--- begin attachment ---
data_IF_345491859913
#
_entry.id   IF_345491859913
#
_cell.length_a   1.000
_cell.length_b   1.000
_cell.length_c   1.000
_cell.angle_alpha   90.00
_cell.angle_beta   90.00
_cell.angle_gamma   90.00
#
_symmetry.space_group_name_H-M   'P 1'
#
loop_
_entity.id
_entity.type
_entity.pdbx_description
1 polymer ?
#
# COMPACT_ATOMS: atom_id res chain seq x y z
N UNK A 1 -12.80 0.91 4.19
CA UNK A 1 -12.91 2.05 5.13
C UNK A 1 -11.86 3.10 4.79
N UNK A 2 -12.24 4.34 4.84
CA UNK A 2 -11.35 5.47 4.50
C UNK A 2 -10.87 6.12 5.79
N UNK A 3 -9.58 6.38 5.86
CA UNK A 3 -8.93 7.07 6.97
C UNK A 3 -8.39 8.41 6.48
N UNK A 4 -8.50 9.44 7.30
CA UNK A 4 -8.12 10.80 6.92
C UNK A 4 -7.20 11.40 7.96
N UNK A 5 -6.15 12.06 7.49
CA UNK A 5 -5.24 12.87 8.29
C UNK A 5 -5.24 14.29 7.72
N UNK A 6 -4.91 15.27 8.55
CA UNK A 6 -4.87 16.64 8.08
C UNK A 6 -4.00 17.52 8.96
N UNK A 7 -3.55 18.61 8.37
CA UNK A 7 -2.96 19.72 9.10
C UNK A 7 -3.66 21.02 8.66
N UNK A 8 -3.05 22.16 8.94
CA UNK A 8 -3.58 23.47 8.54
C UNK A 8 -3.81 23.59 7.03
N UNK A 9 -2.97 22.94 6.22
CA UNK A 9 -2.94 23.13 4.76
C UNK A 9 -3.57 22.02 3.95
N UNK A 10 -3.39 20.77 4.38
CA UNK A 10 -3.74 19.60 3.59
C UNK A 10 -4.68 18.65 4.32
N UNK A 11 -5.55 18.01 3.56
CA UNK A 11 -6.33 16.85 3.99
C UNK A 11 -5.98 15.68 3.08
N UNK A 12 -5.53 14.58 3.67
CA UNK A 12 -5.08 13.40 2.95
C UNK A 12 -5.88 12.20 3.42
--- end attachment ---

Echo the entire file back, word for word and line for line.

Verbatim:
data_IF_345491859913
#
_entry.id   IF_345491859913
#
_cell.length_a   1.000
_cell.length_b   1.000
_cell.length_c   1.000
_cell.angle_alpha   90.00
_cell.angle_beta   90.00
_cell.angle_gamma   90.00
#
_symmetry.space_group_name_H-M   'P 1'
#
loop_
_entity.id
_entity.type
_entity.pdbx_description
1 polymer ?
#
# COMPACT_ATOMS: atom_id res chain seq x y z
N UNK A 1 -12.80 0.91 4.19
CA UNK A 1 -12.91 2.05 5.13
C UNK A 1 -11.86 3.10 4.79
N UNK A 2 -12.24 4.34 4.84
CA UNK A 2 -11.35 5.47 4.50
C UNK A 2 -10.87 6.12 5.79
N UNK A 3 -9.58 6.38 5.86
CA UNK A 3 -8.93 7.07 6.97
C UNK A 3 -8.39 8.41 6.48
N UNK A 4 -8.50 9.44 7.30
CA UNK A 4 -8.12 10.80 6.92
C UNK A 4 -7.20 11.40 7.96
N UNK A 5 -6.15 12.06 7.49
CA UNK A 5 -5.24 12.87 8.29
C UNK A 5 -5.24 14.29 7.72
N UNK A 6 -4.91 15.27 8.55
CA UNK A 6 -4.87 16.64 8.08
C UNK A 6 -4.00 17.52 8.96
N UNK A 7 -3.55 18.61 8.37
CA UNK A 7 -2.96 19.72 9.10
C UNK A 7 -3.66 21.02 8.66
N UNK A 8 -3.05 22.16 8.94
CA UNK A 8 -3.58 23.47 8.54
C UNK A 8 -3.81 23.59 7.03
N UNK A 9 -2.97 22.94 6.22
CA UNK A 9 -2.94 23.13 4.76
C UNK A 9 -3.57 22.02 3.95
N UNK A 10 -3.39 20.77 4.38
CA UNK A 10 -3.74 19.60 3.59
C UNK A 10 -4.68 18.65 4.32
N UNK A 11 -5.55 18.01 3.56
CA UNK A 11 -6.33 16.85 3.99
C UNK A 11 -5.98 15.68 3.08
N UNK A 12 -5.53 14.58 3.67
CA UNK A 12 -5.08 13.40 2.95
C UNK A 12 -5.88 12.20 3.42